At one time, four mills occupied the banks of Lover’s Creek from Yonge St to the bay starting with Wm Hewson’s Mill and working north to the bay, next was the Morse Brother’s Mill, near the railway tracks was Wm Cox’s Mill and near the bay in Tollendal was the Galbraith mill.

Where Lover’s creek, crosses Big Bay Point Road, on the south side of the road, a damn was built in 1862 to create water reservoir for the Morse Mill further down Lover’s creek. That would be about 100 metres north of where Yonge St crosses Lover’s Creek. There was a mill right next to Yonge St owned by William Hewson but the Morse mill was further downstream south of the rail line. A stone lined raceway was built from the mill pond down to feed the Morse mill that can still be seen in spots today. This raceway ran right beside Hewson’s mill. That mill pond had also been used previously for a sawmill, just north of what is now Grace Cres (in 2019). In 1910 James Escrig purchased the mill, the mill pond and the land on the west side of Yonge St from Big Bay Point Road north, where the Raceway ran. James Escrig made major improvements to the mill updating it to the modern standard of the day. James also built a 2 storey home on the north west corner of the highway and Lover’s Creek. When the highway was widened in 1925, his home had to be set back further to the north, where it stands today (2019), leaving the basement exposed on the highway. In May of 1925 a south bound car with 6 passengers heading out of Barrie drove into the basement, luckily with no injuries.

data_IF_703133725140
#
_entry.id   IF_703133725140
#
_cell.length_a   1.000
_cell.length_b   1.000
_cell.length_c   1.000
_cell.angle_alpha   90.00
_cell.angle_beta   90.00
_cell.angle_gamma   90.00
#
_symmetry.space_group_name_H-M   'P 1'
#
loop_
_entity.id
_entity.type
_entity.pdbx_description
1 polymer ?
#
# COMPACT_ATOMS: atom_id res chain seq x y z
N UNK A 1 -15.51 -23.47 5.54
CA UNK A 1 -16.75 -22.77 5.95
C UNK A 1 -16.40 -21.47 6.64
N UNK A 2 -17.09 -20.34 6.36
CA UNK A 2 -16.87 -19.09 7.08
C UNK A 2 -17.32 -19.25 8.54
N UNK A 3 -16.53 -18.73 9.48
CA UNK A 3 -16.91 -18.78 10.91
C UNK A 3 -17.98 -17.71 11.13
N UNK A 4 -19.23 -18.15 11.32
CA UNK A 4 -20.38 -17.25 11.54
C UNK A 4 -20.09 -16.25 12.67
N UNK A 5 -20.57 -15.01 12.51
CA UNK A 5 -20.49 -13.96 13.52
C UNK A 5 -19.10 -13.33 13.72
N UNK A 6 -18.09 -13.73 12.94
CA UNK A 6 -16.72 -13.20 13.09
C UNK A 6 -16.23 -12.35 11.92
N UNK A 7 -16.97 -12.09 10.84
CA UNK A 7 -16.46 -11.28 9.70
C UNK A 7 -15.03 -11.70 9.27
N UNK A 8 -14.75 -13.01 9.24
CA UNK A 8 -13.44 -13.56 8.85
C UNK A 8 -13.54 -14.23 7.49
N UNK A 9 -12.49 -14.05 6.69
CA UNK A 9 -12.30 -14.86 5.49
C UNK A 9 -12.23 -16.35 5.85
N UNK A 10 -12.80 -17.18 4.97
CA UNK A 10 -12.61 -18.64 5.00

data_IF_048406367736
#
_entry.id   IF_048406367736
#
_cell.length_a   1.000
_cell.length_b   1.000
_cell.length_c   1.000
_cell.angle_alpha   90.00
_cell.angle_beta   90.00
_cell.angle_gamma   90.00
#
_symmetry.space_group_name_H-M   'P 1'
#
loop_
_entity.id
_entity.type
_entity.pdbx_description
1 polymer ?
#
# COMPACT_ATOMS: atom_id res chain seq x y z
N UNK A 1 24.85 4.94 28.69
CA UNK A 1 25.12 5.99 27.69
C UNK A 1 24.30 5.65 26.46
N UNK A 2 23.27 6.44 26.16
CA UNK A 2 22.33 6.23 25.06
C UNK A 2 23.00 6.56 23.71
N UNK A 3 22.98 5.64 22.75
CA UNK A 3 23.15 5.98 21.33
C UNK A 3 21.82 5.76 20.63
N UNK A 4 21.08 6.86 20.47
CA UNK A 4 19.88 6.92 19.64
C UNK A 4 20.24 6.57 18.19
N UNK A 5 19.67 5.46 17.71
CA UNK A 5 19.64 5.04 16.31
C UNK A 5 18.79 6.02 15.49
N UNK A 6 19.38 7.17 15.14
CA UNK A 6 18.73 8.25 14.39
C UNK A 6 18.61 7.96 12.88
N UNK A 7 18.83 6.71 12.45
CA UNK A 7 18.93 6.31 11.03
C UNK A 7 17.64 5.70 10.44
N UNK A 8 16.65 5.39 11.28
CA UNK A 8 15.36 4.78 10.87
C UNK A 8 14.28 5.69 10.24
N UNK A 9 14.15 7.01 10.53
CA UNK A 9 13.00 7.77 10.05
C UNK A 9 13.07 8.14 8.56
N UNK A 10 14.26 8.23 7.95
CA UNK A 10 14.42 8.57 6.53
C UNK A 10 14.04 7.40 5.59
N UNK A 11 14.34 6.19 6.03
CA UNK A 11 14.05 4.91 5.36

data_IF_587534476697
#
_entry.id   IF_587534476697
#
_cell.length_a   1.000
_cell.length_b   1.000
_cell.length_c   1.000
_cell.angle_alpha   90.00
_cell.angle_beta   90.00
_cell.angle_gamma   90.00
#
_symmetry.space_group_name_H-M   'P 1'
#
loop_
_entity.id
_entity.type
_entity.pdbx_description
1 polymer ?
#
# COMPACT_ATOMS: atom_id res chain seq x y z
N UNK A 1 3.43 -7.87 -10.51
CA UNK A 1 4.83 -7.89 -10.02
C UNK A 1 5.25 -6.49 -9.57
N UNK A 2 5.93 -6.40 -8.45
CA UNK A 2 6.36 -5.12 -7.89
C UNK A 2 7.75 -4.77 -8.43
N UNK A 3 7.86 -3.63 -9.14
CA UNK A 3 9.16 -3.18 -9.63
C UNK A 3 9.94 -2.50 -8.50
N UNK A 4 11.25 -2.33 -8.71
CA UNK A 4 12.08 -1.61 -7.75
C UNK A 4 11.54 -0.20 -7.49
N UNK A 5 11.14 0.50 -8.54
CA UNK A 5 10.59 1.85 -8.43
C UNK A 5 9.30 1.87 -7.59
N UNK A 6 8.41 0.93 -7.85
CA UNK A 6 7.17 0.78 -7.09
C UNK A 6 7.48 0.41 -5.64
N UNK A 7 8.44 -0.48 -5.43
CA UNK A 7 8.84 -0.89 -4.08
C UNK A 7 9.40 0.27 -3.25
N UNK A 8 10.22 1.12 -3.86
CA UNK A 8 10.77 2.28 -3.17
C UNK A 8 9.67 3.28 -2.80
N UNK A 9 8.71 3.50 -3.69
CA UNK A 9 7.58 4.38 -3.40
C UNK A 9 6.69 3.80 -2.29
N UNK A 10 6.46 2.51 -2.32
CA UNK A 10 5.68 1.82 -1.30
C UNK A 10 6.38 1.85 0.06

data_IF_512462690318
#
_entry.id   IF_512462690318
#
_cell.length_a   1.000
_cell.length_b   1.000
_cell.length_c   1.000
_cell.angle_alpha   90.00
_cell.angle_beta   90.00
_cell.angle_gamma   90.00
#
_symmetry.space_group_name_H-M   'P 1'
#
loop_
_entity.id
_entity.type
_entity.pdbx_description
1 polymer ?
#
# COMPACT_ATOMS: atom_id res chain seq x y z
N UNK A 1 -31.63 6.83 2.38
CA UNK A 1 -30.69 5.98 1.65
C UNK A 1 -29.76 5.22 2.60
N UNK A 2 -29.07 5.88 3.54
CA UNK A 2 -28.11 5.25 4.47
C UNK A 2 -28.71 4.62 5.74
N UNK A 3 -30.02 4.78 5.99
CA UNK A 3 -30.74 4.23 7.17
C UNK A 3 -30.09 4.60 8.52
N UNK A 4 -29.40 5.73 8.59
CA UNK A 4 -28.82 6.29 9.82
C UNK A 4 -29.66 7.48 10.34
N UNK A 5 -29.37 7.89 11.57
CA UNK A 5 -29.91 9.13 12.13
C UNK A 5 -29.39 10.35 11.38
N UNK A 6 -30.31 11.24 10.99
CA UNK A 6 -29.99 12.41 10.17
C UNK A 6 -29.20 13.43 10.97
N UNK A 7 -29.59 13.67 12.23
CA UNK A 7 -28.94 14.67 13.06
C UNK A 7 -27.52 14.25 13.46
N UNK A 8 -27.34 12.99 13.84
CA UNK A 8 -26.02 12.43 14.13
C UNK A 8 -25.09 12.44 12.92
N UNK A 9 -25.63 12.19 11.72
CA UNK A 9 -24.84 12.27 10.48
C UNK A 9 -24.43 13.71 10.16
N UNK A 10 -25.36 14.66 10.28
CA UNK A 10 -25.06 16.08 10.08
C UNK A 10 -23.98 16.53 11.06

Due to the old poorly constructed dam and extremely high water, the damn let go in 1922. A new damn was built but it’s concrete base was not dug into the creek sub soil but was poured on top. This was to be a temporary dam to get the mill back into operation quickly and would be replaced as soon as possible. The problem was that the concrete bottom was poured on a base of old wood chips and never was upgraded. I see no evidence that those modifications were ever completed or completed not to standards. During the spring flooding of April 5th and 6th, 1929, there was fear the damn would let go again. James Escrig, with a neighbour John Cook and Bill Guest ran across the bridge above the damn to lift the gates with a chain lever. They were followed by John’s sixteen-year-old son Orton Cook. They successfully lifted the gates to release the pressure on the dam and ran back across the bridge. The raging current undermined the damn and the concrete was swept away. Due to the bridge beings supported by the dam in the centre, the bridge went also, sweeping away Bill Guest and Orton Cook. Bill survived by holding onto a log but Orton was gone. They drained the creek the best they could and scoured the banks with shovels and poles with no luck.

Jean Mildred McCann observing the search

Two weeks later, a boat with D’arcy Lennox, J. Morrison, Thomas Jennett and Thomas Cook, were probing the bottom with pike poles further downstream at what was known as “The Black Hole” where the water was about five feet deep, they snagged a rubber boot. After some effort they raised 16-year-old Orton to the surface. He was badly cut with abrasions to the head from being hit with flying timbers.    Dr W. C. Little determined that Orton was knocked unconscious from the fall and had no ability to help himself. Orton was laid to rest in St Paul’s Cemetery April 19th, 1929.